The kidnapping plot became the linchpin for the indictment against the Santiesteban clan. Until then, the Santiestebans – jokingly described by one observer as “the family that grows together, stays together” – had dodged authorities for years. Miami-Dade police had a shot at cracking the family enterprise in 2004, when they went to a home at 3200 SW 103rd Ct. after getting a tip. Derrick Santiesteban let the cops in, but they left empty handed. The reason: They missed a hidden “grow room” that was only accessible from the outside. In 2008, Gilberto Santiesteban Jr. was returning from New York after delivering a marijuana load when he was stopped by Osceola County Sheriff’s deputies for a traffic infraction. Inside the vehicle: $155,824 and four electric money counters. Deputies returned the counters but seized the cash. Santiesteban, who was not charged, didn’t contest the seizure. After that, the ring’s runners began tucking the drug money inside spare tires to avoid getting caught. The gang’s members even nicknamed Gilberto Jr. “Lucky 95,” because he managed to drive so many trips from Miami to New York on Interstate 95 without being caught while carrying hundreds of thousands in drug money, according to the affidavit. Most customers paid for the pot in cash, but in some cases, they were directed to deposit the money in bank accounts in New York and New Jersey. One account was labeled “Grow-Tek, LLC,” named after Derrick Santiesteban’s hydroponic business in Miami-Dade. Most of the family’s court-appointed defense attorneys did not returns calls or emails for comment. But one lawyer said the government’s case is a classic drug investigation that will rise or fall on the word of “snitches” seeking lower sentences for their insider testimony. “As far as I can see, there is not going to be any hard evidence against my client and many of the other defendants,” said Glenn Kritzer, a veteran defense attorney representing Alexander Santiesteban. “The prosecution is going to bring a bunch of informants and snitches into court to make their case,” said Kritzer, a former federal prosecutor in Miami and New York. “And we know how unreliable that testimony can be, because those witnesses are paid or rewarded with lower sentences to say what conforms with the government’s case.”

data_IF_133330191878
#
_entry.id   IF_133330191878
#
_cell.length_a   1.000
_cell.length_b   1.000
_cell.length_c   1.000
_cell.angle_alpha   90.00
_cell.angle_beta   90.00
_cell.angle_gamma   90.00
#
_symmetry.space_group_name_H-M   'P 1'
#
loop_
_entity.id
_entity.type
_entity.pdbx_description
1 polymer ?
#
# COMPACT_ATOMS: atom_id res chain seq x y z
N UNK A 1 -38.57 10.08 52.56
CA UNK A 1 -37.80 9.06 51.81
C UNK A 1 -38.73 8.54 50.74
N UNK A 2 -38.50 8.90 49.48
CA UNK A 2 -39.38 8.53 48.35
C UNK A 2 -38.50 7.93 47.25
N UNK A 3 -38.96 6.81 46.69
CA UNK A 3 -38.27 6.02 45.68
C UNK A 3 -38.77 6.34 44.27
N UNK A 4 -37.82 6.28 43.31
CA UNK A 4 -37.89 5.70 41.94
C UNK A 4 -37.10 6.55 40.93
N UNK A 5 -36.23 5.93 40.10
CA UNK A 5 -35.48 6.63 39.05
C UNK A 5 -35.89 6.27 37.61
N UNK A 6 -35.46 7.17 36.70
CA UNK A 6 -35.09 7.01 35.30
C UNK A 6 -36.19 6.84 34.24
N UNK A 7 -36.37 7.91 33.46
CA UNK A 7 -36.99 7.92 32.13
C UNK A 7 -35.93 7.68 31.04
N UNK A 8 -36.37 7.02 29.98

via : sacramento bee
You must be logged in to post a comment.